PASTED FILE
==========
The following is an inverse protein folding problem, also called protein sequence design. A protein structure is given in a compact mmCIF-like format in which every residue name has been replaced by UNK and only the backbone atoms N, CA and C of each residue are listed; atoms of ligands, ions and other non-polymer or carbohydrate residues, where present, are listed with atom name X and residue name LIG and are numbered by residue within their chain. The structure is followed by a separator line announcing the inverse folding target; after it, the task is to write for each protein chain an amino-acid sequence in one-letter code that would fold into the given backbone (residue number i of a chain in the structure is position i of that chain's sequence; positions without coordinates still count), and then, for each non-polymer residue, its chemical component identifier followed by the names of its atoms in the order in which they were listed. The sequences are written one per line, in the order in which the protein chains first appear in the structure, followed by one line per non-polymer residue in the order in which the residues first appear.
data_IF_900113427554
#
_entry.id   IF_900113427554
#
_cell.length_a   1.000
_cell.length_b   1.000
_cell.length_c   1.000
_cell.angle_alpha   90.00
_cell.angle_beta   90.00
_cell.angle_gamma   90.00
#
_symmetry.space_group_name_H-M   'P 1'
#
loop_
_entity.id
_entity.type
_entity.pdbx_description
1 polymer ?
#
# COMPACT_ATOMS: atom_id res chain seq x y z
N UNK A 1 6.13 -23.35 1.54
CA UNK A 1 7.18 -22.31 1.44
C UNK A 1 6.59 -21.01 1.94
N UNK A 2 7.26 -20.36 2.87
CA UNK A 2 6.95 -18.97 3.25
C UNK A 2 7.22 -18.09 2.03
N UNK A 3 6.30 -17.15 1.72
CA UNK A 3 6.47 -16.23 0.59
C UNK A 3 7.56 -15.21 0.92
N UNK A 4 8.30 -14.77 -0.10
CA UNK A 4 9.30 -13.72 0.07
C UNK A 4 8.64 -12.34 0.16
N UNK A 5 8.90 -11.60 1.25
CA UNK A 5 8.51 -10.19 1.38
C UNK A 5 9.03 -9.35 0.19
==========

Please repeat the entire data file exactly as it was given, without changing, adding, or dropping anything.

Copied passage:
The following is an inverse protein folding problem, also called protein sequence design. A protein structure is given in a compact mmCIF-like format in which every residue name has been replaced by UNK and only the backbone atoms N, CA and C of each residue are listed; atoms of ligands, ions and other non-polymer or carbohydrate residues, where present, are listed with atom name X and residue name LIG and are numbered by residue within their chain. The structure is followed by a separator line announcing the inverse folding target; after it, the task is to write for each protein chain an amino-acid sequence in one-letter code that would fold into the given backbone (residue number i of a chain in the structure is position i of that chain's sequence; positions without coordinates still count), and then, for each non-polymer residue, its chemical component identifier followed by the names of its atoms in the order in which they were listed. The sequences are written one per line, in the order in which the protein chains first appear in the structure, followed by one line per non-polymer residue in the order in which the residues first appear.
data_IF_900113427554
#
_entry.id   IF_900113427554
#
_cell.length_a   1.000
_cell.length_b   1.000
_cell.length_c   1.000
_cell.angle_alpha   90.00
_cell.angle_beta   90.00
_cell.angle_gamma   90.00
#
_symmetry.space_group_name_H-M   'P 1'
#
loop_
_entity.id
_entity.type
_entity.pdbx_description
1 polymer ?
#
# COMPACT_ATOMS: atom_id res chain seq x y z
N UNK A 1 6.13 -23.35 1.54
CA UNK A 1 7.18 -22.31 1.44
C UNK A 1 6.59 -21.01 1.94
N UNK A 2 7.26 -20.36 2.87
CA UNK A 2 6.95 -18.97 3.25
C UNK A 2 7.22 -18.09 2.03
N UNK A 3 6.30 -17.15 1.72
CA UNK A 3 6.47 -16.23 0.59
C UNK A 3 7.56 -15.21 0.92
N UNK A 4 8.30 -14.77 -0.10
CA UNK A 4 9.30 -13.72 0.07
C UNK A 4 8.64 -12.34 0.16
N UNK A 5 8.90 -11.60 1.25
CA UNK A 5 8.51 -10.19 1.38
C UNK A 5 9.03 -9.35 0.19